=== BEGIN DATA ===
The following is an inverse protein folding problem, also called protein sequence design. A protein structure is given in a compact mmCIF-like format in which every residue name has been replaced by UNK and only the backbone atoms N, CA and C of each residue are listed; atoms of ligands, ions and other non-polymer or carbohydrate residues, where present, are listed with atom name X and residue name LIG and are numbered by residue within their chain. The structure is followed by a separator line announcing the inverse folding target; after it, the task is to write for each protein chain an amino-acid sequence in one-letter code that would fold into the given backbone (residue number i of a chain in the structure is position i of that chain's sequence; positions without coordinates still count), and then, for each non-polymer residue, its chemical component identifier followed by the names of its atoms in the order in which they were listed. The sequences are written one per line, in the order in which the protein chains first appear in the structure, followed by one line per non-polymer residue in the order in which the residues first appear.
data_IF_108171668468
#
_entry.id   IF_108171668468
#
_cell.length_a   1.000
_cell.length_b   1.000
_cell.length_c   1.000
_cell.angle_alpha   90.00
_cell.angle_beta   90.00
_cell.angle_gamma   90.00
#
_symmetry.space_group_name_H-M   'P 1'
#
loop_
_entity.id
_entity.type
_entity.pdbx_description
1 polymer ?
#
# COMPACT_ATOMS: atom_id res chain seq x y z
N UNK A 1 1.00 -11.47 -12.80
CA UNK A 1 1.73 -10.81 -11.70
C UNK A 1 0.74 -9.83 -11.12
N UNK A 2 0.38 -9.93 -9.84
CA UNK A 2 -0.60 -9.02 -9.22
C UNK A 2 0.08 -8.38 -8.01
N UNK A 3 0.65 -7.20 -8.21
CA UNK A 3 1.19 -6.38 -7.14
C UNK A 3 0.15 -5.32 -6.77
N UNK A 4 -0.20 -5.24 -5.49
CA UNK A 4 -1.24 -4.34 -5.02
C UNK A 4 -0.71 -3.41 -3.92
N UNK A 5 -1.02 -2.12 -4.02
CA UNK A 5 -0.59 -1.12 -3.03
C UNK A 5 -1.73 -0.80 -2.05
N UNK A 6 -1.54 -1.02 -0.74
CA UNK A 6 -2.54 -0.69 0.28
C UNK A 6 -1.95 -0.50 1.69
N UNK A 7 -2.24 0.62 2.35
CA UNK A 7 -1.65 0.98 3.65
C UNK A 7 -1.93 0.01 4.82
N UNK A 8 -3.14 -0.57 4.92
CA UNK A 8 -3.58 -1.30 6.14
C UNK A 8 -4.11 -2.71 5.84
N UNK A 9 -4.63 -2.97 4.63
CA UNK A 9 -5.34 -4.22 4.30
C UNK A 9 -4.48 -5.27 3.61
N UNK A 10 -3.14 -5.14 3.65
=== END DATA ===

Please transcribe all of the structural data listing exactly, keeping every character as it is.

The following is an inverse protein folding problem, also called protein sequence design. A protein structure is given in a compact mmCIF-like format in which every residue name has been replaced by UNK and only the backbone atoms N, CA and C of each residue are listed; atoms of ligands, ions and other non-polymer or carbohydrate residues, where present, are listed with atom name X and residue name LIG and are numbered by residue within their chain. The structure is followed by a separator line announcing the inverse folding target; after it, the task is to write for each protein chain an amino-acid sequence in one-letter code that would fold into the given backbone (residue number i of a chain in the structure is position i of that chain's sequence; positions without coordinates still count), and then, for each non-polymer residue, its chemical component identifier followed by the names of its atoms in the order in which they were listed. The sequences are written one per line, in the order in which the protein chains first appear in the structure, followed by one line per non-polymer residue in the order in which the residues first appear.
data_IF_108171668468
#
_entry.id   IF_108171668468
#
_cell.length_a   1.000
_cell.length_b   1.000
_cell.length_c   1.000
_cell.angle_alpha   90.00
_cell.angle_beta   90.00
_cell.angle_gamma   90.00
#
_symmetry.space_group_name_H-M   'P 1'
#
loop_
_entity.id
_entity.type
_entity.pdbx_description
1 polymer ?
#
# COMPACT_ATOMS: atom_id res chain seq x y z
N UNK A 1 1.00 -11.47 -12.80
CA UNK A 1 1.73 -10.81 -11.70
C UNK A 1 0.74 -9.83 -11.12
N UNK A 2 0.38 -9.93 -9.84
CA UNK A 2 -0.60 -9.02 -9.22
C UNK A 2 0.08 -8.38 -8.01
N UNK A 3 0.65 -7.20 -8.21
CA UNK A 3 1.19 -6.38 -7.14
C UNK A 3 0.15 -5.32 -6.77
N UNK A 4 -0.20 -5.24 -5.49
CA UNK A 4 -1.24 -4.34 -5.02
C UNK A 4 -0.71 -3.41 -3.92
N UNK A 5 -1.02 -2.12 -4.02
CA UNK A 5 -0.59 -1.12 -3.03
C UNK A 5 -1.73 -0.80 -2.05
N UNK A 6 -1.54 -1.02 -0.74
CA UNK A 6 -2.54 -0.69 0.28
C UNK A 6 -1.95 -0.50 1.69
N UNK A 7 -2.24 0.62 2.35
CA UNK A 7 -1.65 0.98 3.65
C UNK A 7 -1.93 0.01 4.82
N UNK A 8 -3.14 -0.57 4.92
CA UNK A 8 -3.58 -1.30 6.14
C UNK A 8 -4.11 -2.71 5.84
N UNK A 9 -4.63 -2.97 4.63
CA UNK A 9 -5.34 -4.22 4.30
C UNK A 9 -4.48 -5.27 3.61
N UNK A 10 -3.14 -5.14 3.65